“This is the same thing we did when the UFC came out in the earlier days,” Shamrock said. “There was no sanction for it. I know there are only two or three states out there right now that actually sanction the bare knuckle. We believe it will be the same thing as no-holds-barred in the earlier days. Once we start getting this thing out there, and they see what it’s really about, my hope is that other states are going to open up, just like they did before. We’re excited about the future of this.”
The BKB style of fighting can appear gruesome to those who just aren’t educated in the sport. There are men out there with no gloves, and it can get bloody. However, Shamrock knows that, just like in MMA, there is a learning curve.
“People will be looking at something that they don’t understand or don’t know,” Shamrock explained. “They will look at it and cringe, and say, ‘I don’t know.’ That’s the key, is that they don’t know. Once they see it and it gets familiar, they understand it. Then, we start talking about it and educate them. They will get a better understanding of what they don’t know. What I try to do is give them an example.
“If you were to hang a bowling ball on a chain, and I told you to punch that bowling ball with no gloves on, you are going to be very, very easy with that strike. If I told you to punch that bowling ball with a glove on, you would be a little more comfortable hitting it with a glove on. That is no different when you talk about striking a head. A head is very hard. Your hands are obviously not as solid as your skull, and your head is moving, so it’s a lot more difficult to do. There’s a difference in bare knuckle, and the accuracy of your striking in bare knuckle needs to be a lot more accurate. You can’t miss if you’re trying to throw heavy, or it’s going to break. It’s either the hand or the skull, and we know the hand is going first.”
Another aspect of Valor BK 1 that will bring a lot of credibility to the promotion is the actual fight card. The first event hosts a group of veteran fighters. It will be headlined by a one-night heavyweight tournament, which includes the likes of Mark Godbeer, Mighty Mo, Rameau Thierry Sokoudjou, Jack May and alternates James McSweeney and Brian Heden.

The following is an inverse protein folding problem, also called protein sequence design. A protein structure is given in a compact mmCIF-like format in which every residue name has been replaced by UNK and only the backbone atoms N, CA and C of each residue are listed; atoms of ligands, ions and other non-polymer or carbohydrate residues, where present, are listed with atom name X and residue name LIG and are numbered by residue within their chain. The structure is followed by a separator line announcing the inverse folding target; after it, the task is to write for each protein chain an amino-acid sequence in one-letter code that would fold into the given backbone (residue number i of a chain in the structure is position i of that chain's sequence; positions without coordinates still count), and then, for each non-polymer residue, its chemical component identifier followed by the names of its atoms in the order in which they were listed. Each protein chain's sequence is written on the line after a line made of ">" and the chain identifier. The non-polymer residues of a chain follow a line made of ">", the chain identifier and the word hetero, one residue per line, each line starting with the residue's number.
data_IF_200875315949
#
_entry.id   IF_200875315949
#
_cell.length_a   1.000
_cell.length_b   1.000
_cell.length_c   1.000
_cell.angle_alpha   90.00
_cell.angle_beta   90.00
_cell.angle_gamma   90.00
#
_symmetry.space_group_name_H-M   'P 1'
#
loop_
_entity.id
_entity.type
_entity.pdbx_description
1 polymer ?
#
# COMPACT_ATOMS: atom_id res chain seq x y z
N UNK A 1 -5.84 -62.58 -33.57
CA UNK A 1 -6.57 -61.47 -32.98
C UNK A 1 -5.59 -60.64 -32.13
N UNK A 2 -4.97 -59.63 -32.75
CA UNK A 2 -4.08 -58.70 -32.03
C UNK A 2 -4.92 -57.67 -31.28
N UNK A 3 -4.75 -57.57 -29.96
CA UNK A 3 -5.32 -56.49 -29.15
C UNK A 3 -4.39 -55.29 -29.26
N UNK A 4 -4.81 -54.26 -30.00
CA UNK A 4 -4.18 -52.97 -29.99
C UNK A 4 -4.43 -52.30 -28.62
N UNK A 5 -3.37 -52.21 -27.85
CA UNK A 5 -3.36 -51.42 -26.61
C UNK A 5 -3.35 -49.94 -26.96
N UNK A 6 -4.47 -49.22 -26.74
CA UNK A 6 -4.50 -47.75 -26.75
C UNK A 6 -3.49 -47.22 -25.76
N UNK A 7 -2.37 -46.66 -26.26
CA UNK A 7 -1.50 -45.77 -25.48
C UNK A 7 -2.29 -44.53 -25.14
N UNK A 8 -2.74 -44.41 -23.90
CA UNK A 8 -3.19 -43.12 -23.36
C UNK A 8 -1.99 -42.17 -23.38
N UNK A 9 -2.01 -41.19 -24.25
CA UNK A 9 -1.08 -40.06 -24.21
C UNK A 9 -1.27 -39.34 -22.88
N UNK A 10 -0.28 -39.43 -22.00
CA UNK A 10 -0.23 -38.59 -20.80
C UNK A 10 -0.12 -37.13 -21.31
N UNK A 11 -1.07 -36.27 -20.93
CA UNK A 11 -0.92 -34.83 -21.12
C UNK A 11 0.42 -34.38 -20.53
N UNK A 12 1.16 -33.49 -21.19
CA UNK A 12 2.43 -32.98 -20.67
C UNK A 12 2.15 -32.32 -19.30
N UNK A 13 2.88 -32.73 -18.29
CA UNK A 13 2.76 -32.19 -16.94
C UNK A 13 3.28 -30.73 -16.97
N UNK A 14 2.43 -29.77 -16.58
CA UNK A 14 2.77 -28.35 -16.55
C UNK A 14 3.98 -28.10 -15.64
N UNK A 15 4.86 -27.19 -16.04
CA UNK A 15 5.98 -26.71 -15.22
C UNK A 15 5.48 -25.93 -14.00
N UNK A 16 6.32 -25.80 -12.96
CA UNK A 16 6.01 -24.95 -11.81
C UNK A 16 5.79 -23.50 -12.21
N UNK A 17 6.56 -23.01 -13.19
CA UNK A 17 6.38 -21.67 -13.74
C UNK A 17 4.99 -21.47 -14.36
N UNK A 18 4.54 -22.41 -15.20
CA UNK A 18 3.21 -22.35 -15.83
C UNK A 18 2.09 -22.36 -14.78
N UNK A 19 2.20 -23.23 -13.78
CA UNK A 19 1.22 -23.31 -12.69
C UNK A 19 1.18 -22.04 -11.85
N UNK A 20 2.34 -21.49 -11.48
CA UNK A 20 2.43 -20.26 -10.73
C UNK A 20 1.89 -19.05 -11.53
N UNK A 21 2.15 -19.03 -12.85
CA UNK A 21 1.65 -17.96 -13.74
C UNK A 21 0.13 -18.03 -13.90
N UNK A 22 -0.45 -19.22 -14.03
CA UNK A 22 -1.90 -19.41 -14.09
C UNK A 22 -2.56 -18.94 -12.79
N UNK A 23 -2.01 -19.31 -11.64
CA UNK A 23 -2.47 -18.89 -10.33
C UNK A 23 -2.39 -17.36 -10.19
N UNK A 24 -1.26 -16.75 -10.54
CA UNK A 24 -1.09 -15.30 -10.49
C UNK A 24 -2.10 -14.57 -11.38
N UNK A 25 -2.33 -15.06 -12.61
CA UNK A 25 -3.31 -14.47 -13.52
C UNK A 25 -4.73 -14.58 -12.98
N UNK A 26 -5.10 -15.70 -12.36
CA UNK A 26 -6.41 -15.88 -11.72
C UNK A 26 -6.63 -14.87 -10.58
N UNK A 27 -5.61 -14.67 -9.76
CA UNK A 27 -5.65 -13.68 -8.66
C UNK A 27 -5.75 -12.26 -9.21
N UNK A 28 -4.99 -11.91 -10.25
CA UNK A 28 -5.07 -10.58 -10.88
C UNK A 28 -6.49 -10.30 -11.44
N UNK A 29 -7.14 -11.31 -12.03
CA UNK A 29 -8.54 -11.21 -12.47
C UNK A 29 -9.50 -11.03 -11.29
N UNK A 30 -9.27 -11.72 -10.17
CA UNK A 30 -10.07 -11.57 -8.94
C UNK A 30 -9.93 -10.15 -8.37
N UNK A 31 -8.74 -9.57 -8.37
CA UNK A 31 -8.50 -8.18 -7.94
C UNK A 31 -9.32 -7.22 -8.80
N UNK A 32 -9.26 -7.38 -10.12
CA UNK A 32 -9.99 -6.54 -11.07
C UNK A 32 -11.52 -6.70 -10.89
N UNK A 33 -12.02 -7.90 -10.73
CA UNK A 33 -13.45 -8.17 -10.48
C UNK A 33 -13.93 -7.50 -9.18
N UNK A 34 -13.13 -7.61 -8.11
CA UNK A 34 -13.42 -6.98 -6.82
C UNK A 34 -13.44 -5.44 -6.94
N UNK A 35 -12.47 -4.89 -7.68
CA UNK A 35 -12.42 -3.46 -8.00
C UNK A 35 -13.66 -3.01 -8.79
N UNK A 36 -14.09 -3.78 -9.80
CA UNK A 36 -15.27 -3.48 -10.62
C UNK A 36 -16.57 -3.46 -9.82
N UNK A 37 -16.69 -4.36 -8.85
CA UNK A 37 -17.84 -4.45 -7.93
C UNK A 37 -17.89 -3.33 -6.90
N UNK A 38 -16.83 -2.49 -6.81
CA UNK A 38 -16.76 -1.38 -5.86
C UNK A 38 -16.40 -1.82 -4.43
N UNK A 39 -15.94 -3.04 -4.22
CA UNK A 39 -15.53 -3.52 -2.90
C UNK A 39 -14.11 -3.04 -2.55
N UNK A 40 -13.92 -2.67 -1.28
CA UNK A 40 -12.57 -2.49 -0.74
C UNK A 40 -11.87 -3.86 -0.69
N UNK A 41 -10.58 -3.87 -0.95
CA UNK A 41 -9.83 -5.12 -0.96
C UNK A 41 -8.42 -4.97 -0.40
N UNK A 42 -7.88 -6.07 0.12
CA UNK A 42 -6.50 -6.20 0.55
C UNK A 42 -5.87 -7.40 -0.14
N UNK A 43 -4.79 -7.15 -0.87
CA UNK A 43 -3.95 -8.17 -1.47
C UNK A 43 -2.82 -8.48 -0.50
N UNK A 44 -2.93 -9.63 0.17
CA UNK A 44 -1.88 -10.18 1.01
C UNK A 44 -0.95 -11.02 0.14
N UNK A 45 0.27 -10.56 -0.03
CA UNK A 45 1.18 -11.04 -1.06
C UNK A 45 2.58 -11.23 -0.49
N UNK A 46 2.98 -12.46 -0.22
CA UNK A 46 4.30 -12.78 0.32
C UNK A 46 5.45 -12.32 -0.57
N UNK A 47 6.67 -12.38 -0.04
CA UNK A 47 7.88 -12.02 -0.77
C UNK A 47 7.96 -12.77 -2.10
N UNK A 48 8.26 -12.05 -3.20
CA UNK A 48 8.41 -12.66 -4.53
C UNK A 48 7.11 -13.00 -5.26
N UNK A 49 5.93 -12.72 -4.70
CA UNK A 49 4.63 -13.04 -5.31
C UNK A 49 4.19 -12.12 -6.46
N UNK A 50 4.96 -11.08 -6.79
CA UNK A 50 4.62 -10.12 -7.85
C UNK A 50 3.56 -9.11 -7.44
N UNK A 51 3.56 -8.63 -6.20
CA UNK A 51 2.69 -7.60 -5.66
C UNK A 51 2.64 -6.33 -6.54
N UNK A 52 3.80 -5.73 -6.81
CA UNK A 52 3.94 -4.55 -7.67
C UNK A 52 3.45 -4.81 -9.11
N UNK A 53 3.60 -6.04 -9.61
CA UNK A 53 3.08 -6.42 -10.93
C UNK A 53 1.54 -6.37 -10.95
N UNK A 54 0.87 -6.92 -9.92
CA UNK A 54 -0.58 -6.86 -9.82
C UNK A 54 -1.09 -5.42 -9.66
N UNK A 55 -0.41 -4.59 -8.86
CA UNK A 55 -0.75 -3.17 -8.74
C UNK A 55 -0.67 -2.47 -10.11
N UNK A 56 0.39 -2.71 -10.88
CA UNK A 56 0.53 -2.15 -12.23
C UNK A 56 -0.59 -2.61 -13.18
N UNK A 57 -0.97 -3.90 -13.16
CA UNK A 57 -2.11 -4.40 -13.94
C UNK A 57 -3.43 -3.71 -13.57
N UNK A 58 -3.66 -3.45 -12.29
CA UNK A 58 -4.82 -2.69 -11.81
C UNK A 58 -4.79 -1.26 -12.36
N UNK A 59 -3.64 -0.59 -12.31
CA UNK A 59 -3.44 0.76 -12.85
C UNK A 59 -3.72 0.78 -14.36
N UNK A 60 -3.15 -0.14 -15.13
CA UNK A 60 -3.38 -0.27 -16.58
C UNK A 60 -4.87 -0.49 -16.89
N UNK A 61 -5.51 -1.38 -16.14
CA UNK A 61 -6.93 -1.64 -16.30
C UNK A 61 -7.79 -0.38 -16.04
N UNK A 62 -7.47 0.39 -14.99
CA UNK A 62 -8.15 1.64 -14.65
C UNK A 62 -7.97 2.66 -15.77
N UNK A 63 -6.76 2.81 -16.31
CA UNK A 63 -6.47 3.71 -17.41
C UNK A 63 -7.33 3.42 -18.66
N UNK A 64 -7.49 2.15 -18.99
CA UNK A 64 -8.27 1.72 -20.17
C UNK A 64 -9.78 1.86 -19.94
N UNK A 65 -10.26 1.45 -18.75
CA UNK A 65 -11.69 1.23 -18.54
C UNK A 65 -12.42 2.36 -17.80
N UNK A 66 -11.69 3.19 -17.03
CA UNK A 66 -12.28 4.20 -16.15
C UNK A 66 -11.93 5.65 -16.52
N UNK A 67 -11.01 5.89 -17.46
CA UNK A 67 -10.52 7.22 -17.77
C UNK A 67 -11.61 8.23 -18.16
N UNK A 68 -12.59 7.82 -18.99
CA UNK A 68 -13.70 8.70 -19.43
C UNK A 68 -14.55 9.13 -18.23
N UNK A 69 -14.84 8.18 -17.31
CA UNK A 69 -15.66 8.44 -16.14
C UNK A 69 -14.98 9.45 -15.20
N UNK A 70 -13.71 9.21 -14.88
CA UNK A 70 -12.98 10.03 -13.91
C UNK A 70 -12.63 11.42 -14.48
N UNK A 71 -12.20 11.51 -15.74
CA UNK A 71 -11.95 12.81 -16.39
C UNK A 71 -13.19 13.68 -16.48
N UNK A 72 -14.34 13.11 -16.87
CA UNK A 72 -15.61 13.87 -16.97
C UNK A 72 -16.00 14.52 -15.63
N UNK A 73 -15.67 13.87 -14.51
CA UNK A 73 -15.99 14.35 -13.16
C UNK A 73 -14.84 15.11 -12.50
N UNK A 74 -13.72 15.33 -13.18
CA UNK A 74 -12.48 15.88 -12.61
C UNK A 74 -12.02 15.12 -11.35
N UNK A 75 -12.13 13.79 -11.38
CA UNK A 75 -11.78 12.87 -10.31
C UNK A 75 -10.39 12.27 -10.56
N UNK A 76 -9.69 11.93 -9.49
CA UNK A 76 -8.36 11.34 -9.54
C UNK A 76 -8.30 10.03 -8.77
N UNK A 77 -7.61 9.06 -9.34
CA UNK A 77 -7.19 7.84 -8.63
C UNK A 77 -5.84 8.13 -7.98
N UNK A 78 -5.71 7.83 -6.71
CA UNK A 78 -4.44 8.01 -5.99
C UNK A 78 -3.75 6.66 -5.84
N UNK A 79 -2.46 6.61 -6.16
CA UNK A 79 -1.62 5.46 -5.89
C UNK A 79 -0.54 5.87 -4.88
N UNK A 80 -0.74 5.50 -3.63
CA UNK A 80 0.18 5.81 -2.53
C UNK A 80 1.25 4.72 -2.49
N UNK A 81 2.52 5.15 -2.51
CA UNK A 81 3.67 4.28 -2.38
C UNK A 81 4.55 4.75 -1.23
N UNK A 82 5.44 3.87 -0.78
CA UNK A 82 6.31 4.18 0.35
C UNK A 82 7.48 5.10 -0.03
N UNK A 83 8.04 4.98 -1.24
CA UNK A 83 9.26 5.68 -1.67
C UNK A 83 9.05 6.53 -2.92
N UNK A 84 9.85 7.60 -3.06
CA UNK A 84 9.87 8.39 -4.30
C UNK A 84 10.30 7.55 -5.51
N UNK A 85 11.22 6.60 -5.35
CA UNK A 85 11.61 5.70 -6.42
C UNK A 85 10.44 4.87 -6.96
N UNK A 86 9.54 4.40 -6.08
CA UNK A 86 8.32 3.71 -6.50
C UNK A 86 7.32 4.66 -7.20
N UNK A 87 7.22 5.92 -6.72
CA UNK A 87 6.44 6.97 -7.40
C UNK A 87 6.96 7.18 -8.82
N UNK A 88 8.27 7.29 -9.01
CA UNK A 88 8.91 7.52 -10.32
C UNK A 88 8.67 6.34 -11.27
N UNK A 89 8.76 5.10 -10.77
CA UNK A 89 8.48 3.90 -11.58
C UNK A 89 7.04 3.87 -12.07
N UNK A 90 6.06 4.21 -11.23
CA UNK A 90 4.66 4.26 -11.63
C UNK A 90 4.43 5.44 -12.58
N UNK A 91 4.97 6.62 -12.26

“You’re going to watch fights like you’ve never watched them before,” Shamrock said. “Our team has done a great job of putting together this organization. We’ve been able to put it together at a very high level, so that fans can experience a great time and walk away feeling like they experienced something professionally.”
While Valor BK 1 will be the inaugural event for the promotion, plans are already in the works for the second show. Unlike the one organization that was here and gone in the blink of an eye, Shamrock and his team are planning on growing their brand consistently.
“We’re in the process of putting together another show before year’s end,” Shamrock revealed. “We’re in it for the long haul. It’s not short-term. We have a staff put together that’s second-to-none. We have a really good investment team. We’re not here short-term. We’re here to build this.
“We’re not this fly-by-night organization that, if things start happening, we can’t pay the fighters or we can’t take care of the fighters when injury happens. It’s not us. We have a first-rate team. I’m in this only for the reason that I fell in love with it, and I know it’s a respectable sport. There is nothing more pure and more real than two guys getting into the ring and being able to go at it with only God-given talent. To me, that’s what it’s all about.”
Valor BK 1 is set to kick off on Sept. 21 at the New Events Center at the 4 Bears Casino and Lodge. The stacked card will air on pay-per-view through inDemand, DirectTV, DISH, Vubiquity, Bell TV, Shaw Communications, Rogers, SaskTel and FITE.TV for $29.95.
“I’m personally excited as a fighter to see that tournament and how it plays out,” Shamrock said.